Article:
While you should never put all your eggs into one basket, so to speak, investing in frontier markets offers you the potential of higher yields than you might earn with investments in developed markets. The key to any investment opportunity is to research the investment and learn as much as you can about the company and its potential. 

In general, it’s best to create a balanced portfolio that minimizes risk. However, if your portfolio includes an abundance of lower-risk investments, it can be a smart idea to consider one or two investments that might provide you with a higher yield. Talk to your investment advisor about which frontier markets might be a good fit for your portfolio. 

Types Of Investments To Consider

In general, you will find that there are three types of frontier market investments to consider – stocks, mutual funds and ETFs. With stocks, you will be purchasing a stake in a company and essentially owning a small portion of that company. If the business becomes more profitable, your stocks will be worth more per share and vice-versa.

With bonds, you are lending money to a company which they will pay back with interest by a set date. When a company issues a bond, this is known as a corporate bond. State and local governments also issue bonds, and these are known as municipal bonds or muni bonds. When a federal government issues a bond, it is known as a treasury bond. 

Mutual funds are bond funds that include multiple holdings to minimize risk. Instead of simply lending to one company, you lend to many, diversifying the investment. ETFs are a type of mutual fund that is traded (bought and sold) on actual stock markets, such as the NASDAQ or NYSE or a non-U.S.-based stock market.

Investing In Africa: Is This Right For You?

At Money Watch Africa, we focus on frontier markets throughout Africa. There are many reasons why investing in Africa can be an excellent opportunity for a long-term investor, including:

1. Africa is rich in natural resources.

The African continent contains 13% of the global reserves for oil, 50% of proven gold reserves, 50% of proven iron ore reserves, 60% of cobalt just to name a few. African will continue to supply the world with these high-demand materials.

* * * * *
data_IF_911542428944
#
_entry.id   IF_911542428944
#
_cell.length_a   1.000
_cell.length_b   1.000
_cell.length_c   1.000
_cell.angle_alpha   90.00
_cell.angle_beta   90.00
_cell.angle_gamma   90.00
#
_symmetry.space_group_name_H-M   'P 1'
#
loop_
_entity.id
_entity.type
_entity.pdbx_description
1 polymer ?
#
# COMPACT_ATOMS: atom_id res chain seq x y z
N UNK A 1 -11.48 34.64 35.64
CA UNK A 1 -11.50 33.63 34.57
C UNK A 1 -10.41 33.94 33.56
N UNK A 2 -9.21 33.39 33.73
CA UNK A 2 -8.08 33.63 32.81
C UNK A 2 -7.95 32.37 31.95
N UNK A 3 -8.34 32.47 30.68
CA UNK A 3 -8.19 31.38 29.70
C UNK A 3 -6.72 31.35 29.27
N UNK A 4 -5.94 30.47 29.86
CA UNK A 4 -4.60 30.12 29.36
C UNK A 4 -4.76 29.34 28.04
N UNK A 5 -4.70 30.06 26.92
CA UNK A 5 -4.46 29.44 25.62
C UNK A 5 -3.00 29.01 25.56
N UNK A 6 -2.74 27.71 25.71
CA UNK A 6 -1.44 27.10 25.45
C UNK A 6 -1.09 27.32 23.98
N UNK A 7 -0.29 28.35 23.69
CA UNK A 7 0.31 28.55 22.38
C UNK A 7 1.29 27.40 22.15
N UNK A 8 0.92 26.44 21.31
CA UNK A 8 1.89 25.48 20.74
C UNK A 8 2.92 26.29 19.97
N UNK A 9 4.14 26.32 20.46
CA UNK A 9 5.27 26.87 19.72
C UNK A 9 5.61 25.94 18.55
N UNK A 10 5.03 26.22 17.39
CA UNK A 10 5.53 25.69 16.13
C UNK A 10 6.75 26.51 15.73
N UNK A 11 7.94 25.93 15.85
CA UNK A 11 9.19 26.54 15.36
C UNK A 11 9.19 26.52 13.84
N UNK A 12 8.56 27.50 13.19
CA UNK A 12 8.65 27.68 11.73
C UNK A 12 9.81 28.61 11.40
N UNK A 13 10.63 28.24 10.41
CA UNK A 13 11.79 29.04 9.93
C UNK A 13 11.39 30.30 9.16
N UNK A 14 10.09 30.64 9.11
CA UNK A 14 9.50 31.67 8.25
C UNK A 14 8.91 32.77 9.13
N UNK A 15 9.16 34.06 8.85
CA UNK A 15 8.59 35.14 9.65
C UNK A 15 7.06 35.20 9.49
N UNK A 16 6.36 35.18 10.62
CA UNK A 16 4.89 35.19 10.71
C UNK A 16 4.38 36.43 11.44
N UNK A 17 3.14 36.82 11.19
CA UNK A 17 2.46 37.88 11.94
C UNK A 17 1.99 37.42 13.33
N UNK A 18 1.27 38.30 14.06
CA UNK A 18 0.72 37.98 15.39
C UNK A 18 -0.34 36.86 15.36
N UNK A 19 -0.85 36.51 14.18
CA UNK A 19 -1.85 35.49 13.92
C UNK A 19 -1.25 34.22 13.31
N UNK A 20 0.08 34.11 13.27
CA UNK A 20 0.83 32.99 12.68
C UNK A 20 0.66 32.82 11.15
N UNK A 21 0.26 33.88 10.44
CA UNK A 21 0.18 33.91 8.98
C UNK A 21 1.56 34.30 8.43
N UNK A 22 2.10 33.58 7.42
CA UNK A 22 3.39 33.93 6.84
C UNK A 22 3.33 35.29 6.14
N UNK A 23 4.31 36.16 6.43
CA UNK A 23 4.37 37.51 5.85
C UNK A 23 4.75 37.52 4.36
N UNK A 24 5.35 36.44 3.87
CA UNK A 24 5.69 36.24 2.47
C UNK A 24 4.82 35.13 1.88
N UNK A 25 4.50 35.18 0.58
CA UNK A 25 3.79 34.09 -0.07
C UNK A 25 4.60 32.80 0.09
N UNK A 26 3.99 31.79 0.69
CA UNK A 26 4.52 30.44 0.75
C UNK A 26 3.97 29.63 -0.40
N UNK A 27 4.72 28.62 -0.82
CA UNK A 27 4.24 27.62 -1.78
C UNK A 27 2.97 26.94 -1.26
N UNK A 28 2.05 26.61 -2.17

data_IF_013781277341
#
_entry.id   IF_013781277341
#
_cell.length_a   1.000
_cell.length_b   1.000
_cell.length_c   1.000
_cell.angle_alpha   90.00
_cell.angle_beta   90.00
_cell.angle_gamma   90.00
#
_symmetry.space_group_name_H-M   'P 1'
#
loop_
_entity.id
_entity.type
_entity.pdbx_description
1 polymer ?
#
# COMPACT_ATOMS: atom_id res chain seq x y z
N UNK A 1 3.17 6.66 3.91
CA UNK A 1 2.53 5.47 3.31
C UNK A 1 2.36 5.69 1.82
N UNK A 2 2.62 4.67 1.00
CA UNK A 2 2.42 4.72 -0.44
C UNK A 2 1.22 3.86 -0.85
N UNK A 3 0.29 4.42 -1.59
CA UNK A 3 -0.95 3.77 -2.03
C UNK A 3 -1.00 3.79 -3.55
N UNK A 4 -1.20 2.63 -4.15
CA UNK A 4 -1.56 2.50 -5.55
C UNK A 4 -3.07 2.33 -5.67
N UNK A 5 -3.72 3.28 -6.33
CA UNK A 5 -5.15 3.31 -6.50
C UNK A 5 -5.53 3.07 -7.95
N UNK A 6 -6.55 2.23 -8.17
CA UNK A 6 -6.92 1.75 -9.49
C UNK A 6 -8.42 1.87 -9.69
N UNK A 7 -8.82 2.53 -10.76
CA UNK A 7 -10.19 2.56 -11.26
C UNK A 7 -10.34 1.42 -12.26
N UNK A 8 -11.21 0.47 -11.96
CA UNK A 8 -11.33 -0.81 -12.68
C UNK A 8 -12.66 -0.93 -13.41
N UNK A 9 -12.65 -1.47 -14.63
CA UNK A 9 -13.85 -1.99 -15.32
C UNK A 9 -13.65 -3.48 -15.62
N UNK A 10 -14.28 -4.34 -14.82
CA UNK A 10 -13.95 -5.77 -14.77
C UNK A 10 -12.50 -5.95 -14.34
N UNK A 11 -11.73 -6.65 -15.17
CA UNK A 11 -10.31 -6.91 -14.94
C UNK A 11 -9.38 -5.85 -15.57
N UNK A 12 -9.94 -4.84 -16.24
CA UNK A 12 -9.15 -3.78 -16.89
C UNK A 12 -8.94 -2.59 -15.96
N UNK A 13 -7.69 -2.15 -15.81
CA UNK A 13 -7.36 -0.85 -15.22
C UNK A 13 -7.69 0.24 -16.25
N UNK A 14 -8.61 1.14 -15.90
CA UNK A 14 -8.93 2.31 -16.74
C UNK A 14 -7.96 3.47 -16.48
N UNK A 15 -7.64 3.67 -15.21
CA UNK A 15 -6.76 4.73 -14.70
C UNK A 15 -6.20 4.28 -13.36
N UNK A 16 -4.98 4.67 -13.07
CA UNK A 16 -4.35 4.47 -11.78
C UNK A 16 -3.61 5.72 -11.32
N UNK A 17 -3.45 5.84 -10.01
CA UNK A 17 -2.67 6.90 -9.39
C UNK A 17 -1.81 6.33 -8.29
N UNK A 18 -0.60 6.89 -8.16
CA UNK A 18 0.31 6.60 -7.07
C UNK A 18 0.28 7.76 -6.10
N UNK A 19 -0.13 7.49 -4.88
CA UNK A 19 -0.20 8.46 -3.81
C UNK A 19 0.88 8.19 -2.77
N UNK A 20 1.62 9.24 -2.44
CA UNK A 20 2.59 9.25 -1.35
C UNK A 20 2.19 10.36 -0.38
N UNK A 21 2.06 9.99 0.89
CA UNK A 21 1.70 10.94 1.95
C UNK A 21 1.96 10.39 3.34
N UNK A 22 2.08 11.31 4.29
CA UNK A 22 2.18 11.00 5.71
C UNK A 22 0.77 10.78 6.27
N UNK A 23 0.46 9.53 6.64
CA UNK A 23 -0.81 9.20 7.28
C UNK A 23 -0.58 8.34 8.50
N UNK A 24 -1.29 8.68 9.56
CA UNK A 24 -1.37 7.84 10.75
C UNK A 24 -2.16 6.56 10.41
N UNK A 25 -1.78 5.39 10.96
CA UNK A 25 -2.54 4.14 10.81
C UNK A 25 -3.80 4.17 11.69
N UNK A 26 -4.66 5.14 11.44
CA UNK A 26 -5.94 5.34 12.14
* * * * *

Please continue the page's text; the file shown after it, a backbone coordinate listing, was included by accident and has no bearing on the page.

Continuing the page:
2. Valuations are attractive

Compared to developed markets and emerging markets, Africa markets and stocks trade at lower multiples, are less liquid, have lower coverage by Wall Street analysts and are not followed by large money managers. Additionally, companies and households have low levels of debts, and countries generally have better fiscal balances, and the economies have low leverage. 

3. Africa’s growth is driven by its demographics. 

Currently, Africa’s population is estimated at more than 1.2 billion and is expected to double by 2040. The continent’s young population, with an average age of 21 (compared to 45 in developed countries) will fuel more demand for goods and services, relative to the developed countries that spend more on social security, health care and entitlements.

4. High risk-adjusted returns 

There is a large information deficit about the performance and opportunity in Africa markets. Although there has been robust evidence of high returns in Africa, there has thus far been relatively little investment, even after adjusting for risk premiums.

5. Steadily increasing capital flows.

BRIC investments are highly popular, and these are investments in four key emerging markets – Brazil, Russia, India and China. Fund flows to Africa now exceed those of India, Brazil and Russia. 

Stay Up To Date With Africa Investment News

If you are interested in frontier markets and investing in Africa, head to our homepage and subscribe to our free newsletter now. At Money Watch Africa, we provide the latest African investment, emerging market and frontier market news. We are your source for on-the-ground information that affects African investment opportunities and Africa mutual funds.